“For you to move a level, there are several qualifications. In most cases in the beginning you need to at make at least $1500… complete at least 100 orders, and have at least 30 likes… If the client likes you, that is one like less like [needed to move] to the next level.”
The challenge of building a solid rating score distinguishes those who flourish across these online work platforms from those who struggle. Credibility on these platforms is governed by two things: your rating and the number of reviews you have. Similar to buying a product on Amazon, both components contribute to a freelancer’s credibility: quality of service [ratings] and volume of service/experience [number of reviews].
While Mary has hired four people to help manage her online writing business, Daniel, who does online writing as a digital side hustle, struggles to compete with highly rated, seasoned freelancers:
“Upwork has good pay but the problem is bidding. You can stay for two months without getting a job.”
He struggles to compete against those who have both strong ratings and lots of jobs under their belts.
As with e-commerce sites, ratings on online work platforms are particularly important for micro-entrepreneurs unable to interact directly with their clients. On Upwork, as with OLX, the platform enables freelancers and clients to communicate directly with each other. However Uvocorp, like Jumia, acts as an intermediary between writers and clients. As Mary explained :
“On Uvocorp you don’t talk to the client…They have like a support system where they get their jobs, they talk to their clients, then they give you the job. Like now they’re delegating it to you.”
In our Digital Side Hustle section, we further explore the challenges and opportunities of working across these online work platforms.
2. Offline feedback is easier to manage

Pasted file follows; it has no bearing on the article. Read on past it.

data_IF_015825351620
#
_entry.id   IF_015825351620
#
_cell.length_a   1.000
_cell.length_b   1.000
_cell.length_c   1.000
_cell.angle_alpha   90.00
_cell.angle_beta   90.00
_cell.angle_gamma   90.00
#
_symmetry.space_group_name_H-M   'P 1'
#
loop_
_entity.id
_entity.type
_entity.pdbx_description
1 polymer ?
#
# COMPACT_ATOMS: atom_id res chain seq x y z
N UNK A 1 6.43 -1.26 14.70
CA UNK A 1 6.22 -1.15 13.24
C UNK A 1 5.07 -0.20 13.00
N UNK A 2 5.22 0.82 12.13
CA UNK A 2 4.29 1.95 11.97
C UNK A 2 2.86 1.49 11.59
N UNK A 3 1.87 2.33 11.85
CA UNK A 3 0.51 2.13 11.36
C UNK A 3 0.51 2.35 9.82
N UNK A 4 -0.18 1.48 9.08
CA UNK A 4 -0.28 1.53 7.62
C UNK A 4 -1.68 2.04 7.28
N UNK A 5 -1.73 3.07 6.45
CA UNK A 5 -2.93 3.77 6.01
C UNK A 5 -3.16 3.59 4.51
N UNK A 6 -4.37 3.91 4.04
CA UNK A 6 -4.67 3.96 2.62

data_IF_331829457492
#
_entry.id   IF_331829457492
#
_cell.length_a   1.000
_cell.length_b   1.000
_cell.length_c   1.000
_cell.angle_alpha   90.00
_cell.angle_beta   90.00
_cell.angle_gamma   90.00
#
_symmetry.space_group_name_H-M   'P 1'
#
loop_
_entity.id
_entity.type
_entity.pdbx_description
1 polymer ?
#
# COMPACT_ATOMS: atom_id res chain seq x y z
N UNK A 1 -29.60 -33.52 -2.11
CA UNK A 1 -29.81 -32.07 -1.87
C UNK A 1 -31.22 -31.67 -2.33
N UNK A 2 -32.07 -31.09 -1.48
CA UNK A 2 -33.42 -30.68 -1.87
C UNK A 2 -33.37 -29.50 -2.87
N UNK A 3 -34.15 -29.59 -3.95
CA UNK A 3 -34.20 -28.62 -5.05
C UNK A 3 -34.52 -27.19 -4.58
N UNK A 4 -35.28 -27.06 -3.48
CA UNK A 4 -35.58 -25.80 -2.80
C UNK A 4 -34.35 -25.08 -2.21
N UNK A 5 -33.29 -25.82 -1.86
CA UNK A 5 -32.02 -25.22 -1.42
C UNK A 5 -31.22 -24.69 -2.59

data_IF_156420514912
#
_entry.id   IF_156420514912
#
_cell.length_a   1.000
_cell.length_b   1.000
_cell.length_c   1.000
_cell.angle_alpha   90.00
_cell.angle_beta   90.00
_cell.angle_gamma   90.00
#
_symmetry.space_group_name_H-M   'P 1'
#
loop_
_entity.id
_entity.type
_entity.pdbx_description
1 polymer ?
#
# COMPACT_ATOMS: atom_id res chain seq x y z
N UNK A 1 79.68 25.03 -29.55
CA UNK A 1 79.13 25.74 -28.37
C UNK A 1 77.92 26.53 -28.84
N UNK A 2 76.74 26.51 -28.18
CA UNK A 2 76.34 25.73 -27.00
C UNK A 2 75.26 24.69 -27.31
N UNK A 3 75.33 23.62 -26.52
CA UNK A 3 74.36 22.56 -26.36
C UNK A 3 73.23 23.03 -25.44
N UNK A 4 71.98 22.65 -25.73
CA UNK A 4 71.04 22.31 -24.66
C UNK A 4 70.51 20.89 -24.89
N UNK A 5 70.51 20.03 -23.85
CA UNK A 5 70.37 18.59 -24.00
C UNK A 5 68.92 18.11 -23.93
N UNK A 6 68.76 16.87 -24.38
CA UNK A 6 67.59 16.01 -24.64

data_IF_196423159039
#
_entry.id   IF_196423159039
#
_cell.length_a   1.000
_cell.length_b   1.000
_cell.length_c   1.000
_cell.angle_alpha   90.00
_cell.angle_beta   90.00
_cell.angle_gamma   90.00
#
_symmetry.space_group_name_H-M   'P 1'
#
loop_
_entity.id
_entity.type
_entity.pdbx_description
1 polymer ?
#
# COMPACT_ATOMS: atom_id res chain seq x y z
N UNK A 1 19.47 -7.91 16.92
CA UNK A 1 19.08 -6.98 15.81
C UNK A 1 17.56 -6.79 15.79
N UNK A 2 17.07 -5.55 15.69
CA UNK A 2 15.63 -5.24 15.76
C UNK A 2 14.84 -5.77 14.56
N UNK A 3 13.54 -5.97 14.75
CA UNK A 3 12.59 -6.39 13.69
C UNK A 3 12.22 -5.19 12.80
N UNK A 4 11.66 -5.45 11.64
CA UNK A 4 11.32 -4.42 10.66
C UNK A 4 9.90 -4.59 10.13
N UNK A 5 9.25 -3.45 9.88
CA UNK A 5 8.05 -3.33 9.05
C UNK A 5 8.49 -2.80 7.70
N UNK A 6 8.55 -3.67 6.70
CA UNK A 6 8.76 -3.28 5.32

While some micro-entrepreneurs interact and transact across purely digital platforms, the majority use a blend of online platforms and offline tools in their buying and selling cycles. Many micro-entrepreneurs personally interact with their clients towards the end of the customer journey, either through phone calls or in-person meetings. This face-to-face communication opens the door to offline feedback.
Among our interviews, the general trend was to deal with in-person complaints in real time. Complaints either start and end with an explanation, or they start with an explanation and end with a free service. Faith, a fresh juice seller, was able to address in-person complaints about rising prices by explaining that her ingredient prices had increased. Chepkirui, a hairdresser, and Makena, a tailor, both offer their customers a free service if they are unhappy with the initial outcome of their transaction. Makena is even willing to lose money to maintain a customer, highlighting the value of maintaining one’s credibility. She explained that, if a customer is unhappy with her work, she would look for a qualified tailor to remake the garment.
“In business you have to make profit and loss,” – Makena
The ability to respond to informal, in-person complaints quickly and efficiently helps maintain trust between buyers and sellers. Before their credibility is tarnished, micro-entrepreneurs are able to explain and rectify an unsatisfactory experience. As Faith shared, responding to these complaints is important because:
“…it will be like yeah this girl can listen to us. We can just talk to her and she can hear our advice.”
The fluidity of dealing with offline complaints sits in contrast to the rigidity of documented online feedback.
3. Micro-entrepreneurs react to Facebook feedback in a variety of ways, but they don’t seem that worried about it.
While formal online feedback and ratings (through platforms like Jumia and Upwork) is structured, documented, and offline feedback is fluid, undocumented, feedback through social media sits somewhere in between. On Facebook, for example, there are no rules regarding how feedback should be provided. Informally, individuals leverage “Likes” and “Comments” to provide opinions on a product or service. Kioko, a micro-entrepreneur who sells flash disks both online and offline, explains the informality of feedback shared on Facebook:
“Maybe you saw my post on Facebook, then you came and bought my flash disk, so tomorrow, I post another one. So, you come and comment and say I bought this flash disk and it’s still good.”
While the feedback leads to informal reputations rather than formal ratings, the results are digitally documented. This can have negative and positive knock-on effects, both of which are amplified by the network effects of social media. While positive feedback can help build trust and credibility, negative (at times unjustified) feedback can effectively ruin a micro-entrepreneur’s business. Kioko shared his experience with unjustified negative feedback on Facebook: